So the other day I was forum hopping around the internet when I stumble across a peculiar post. Some guy wanted to photoshop a pair of boots in a US 20 Dollars Bill. Intrigue by the plan this guy had in mind, I continue reading the replies he got.
Want to Counterfeit Money? Don't Use Photoshop.
One of the first things needed to go about doing this, was of course a picture of 20 Bill. Somebody posted a pic of the bill, of course tagged with the word SPECIMEN on it, as to drive away any weird ideas you may have.
Bored that I was, I decided to have some Photoshop fun and drop this .JPG into Photoshop, when I was greeted by this very interesting Dialog Warning Box:
Interesting, given that image doesn't contain any meta-data of any kind. How does Photoshop know it's a 20 dollars bill? What's of interest, other Bill pictures such as the ones found here in wikipedia, don't make this warning pop up.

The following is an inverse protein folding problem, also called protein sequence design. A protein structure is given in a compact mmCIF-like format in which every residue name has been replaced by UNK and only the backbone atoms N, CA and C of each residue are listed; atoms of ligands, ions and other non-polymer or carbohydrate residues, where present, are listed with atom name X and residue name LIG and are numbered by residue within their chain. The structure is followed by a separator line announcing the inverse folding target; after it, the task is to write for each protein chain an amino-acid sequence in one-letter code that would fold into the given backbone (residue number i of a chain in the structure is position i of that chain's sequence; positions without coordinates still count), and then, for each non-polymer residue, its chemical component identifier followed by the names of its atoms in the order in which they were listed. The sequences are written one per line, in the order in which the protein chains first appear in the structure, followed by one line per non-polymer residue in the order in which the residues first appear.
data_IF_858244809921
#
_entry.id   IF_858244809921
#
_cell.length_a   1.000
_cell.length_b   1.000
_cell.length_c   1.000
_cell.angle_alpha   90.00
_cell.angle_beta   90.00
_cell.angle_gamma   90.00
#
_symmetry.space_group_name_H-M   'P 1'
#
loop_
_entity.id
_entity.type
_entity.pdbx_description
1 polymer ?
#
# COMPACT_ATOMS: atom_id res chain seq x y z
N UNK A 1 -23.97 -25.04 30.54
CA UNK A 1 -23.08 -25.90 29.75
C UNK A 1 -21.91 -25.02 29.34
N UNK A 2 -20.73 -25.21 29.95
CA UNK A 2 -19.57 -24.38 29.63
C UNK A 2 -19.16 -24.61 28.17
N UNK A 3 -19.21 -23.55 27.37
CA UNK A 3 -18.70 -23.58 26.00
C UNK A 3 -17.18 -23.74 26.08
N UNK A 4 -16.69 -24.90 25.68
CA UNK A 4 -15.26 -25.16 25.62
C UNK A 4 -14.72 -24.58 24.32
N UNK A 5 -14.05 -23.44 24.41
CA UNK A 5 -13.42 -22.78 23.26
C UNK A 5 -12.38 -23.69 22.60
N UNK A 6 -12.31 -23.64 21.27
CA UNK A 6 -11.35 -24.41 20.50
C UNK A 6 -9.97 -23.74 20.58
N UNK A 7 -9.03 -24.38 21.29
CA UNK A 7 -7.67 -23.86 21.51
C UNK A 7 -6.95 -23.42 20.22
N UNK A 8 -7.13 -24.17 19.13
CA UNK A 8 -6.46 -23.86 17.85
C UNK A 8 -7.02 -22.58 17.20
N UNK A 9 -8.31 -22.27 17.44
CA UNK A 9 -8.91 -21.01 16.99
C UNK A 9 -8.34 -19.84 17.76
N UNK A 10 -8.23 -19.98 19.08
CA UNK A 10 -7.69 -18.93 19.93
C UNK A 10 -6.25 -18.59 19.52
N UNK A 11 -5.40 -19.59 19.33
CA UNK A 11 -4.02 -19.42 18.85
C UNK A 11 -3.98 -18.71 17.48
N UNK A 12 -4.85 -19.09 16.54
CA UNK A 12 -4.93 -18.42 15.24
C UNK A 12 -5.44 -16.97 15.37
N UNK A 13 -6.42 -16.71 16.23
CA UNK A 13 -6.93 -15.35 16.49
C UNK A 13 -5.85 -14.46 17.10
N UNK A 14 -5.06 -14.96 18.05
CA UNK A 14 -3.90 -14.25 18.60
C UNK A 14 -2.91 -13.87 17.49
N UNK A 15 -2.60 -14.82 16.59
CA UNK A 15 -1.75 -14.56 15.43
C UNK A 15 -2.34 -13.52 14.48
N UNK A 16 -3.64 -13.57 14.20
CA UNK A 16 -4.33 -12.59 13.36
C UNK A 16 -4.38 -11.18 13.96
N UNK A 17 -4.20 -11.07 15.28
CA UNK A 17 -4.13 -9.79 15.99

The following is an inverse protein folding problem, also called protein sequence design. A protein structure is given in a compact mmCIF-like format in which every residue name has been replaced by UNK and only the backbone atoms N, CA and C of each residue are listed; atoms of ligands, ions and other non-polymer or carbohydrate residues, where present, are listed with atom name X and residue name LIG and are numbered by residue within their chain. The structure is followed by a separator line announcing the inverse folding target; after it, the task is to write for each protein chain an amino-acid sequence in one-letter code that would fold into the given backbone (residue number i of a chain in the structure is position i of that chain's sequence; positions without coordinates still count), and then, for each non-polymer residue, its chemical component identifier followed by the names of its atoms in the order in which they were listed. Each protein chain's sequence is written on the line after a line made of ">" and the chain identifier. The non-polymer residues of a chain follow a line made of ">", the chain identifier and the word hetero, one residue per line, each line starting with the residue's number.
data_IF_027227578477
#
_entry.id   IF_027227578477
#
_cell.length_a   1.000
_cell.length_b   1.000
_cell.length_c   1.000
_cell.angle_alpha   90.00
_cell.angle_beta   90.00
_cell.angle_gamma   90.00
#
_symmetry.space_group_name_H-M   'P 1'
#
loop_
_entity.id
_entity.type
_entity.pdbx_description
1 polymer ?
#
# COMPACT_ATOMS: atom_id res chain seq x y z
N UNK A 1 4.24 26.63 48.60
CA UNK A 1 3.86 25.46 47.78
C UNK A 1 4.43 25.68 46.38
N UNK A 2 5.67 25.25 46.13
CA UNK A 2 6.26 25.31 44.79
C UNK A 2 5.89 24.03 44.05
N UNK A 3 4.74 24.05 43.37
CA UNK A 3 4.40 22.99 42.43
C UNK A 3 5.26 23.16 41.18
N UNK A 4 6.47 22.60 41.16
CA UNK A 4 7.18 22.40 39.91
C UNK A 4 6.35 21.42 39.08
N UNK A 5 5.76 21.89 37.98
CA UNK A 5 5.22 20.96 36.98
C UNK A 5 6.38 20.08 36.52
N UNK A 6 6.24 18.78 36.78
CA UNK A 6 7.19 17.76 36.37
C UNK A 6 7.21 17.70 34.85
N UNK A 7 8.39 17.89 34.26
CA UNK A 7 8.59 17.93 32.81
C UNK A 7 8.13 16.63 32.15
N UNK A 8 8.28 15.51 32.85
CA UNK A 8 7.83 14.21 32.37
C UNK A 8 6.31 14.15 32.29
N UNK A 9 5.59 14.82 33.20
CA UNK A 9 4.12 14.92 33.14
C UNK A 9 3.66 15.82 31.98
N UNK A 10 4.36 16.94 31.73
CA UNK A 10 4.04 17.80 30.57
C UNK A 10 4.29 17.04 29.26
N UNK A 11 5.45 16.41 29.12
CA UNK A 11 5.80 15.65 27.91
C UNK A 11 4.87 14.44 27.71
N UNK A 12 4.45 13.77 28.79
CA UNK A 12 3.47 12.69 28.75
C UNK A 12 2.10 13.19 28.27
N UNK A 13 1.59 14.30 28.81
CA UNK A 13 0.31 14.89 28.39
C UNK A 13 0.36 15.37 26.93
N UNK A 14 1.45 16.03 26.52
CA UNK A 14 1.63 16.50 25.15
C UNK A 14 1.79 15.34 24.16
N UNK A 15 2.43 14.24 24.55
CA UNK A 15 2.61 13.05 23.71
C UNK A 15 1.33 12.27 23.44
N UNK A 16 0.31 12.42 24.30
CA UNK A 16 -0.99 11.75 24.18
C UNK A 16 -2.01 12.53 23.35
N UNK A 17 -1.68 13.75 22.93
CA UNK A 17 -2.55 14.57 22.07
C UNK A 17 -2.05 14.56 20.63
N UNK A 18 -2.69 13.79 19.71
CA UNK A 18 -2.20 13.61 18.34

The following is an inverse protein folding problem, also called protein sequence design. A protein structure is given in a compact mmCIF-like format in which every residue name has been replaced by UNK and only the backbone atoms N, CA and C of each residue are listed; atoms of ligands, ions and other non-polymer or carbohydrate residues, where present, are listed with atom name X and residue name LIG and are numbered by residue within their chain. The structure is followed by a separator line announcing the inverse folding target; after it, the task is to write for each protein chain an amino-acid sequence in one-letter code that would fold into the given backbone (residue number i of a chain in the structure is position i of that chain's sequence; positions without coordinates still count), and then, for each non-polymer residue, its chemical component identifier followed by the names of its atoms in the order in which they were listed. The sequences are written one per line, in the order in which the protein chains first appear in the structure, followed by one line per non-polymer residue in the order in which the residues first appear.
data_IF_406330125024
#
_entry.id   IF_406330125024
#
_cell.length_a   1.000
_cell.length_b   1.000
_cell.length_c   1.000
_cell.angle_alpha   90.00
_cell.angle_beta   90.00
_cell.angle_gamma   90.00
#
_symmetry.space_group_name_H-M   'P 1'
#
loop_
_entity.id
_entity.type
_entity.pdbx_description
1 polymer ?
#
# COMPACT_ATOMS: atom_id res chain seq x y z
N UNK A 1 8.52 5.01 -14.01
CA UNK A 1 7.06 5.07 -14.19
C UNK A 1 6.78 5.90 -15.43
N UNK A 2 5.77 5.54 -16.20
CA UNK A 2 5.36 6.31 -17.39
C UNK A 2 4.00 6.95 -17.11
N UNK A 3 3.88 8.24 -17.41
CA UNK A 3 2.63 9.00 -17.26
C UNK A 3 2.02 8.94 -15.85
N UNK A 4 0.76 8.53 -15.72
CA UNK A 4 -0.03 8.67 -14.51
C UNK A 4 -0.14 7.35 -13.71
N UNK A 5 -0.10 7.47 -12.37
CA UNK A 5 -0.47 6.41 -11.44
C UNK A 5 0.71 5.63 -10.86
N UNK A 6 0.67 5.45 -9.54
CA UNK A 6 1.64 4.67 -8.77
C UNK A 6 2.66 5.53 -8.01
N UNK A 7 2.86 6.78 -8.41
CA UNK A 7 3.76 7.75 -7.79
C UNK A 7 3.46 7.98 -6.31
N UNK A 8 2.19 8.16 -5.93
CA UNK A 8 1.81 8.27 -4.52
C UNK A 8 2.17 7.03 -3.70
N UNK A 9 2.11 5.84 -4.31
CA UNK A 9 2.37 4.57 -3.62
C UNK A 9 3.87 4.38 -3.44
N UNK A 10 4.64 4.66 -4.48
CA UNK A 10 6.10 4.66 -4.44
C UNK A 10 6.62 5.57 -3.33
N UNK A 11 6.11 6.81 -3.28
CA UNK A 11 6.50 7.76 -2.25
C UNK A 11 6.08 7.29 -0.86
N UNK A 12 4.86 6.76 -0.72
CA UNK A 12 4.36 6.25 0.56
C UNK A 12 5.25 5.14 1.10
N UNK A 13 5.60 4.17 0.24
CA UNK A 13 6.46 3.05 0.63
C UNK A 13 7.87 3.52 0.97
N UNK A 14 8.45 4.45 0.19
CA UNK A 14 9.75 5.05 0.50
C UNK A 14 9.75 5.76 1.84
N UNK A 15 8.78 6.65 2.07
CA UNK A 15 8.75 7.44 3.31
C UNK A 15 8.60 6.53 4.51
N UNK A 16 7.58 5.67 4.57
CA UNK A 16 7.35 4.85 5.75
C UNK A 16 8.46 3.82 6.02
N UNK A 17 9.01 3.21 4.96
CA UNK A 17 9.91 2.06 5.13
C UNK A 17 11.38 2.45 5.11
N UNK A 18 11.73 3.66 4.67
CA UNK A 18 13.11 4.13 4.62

What does this 20 dollar bill have, that others don't? Who knows. Are Image editing software able to detect the shape and forms within images, making it say -"OK this is a Bill" thus triggering that warning box? But then, what about the other pictures? I even tried some pictures of Euro currency, again no Warning box popped up.
Truly an interesting case. Anybody willing to give some insight into this?
P.S. Excuse the use of imageshack, Blogger's image service is acting up, or is refusing to let me upload a picture of a Dollar Bill.
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- 11/07/2005 11:23:00 PM
- by Sebastian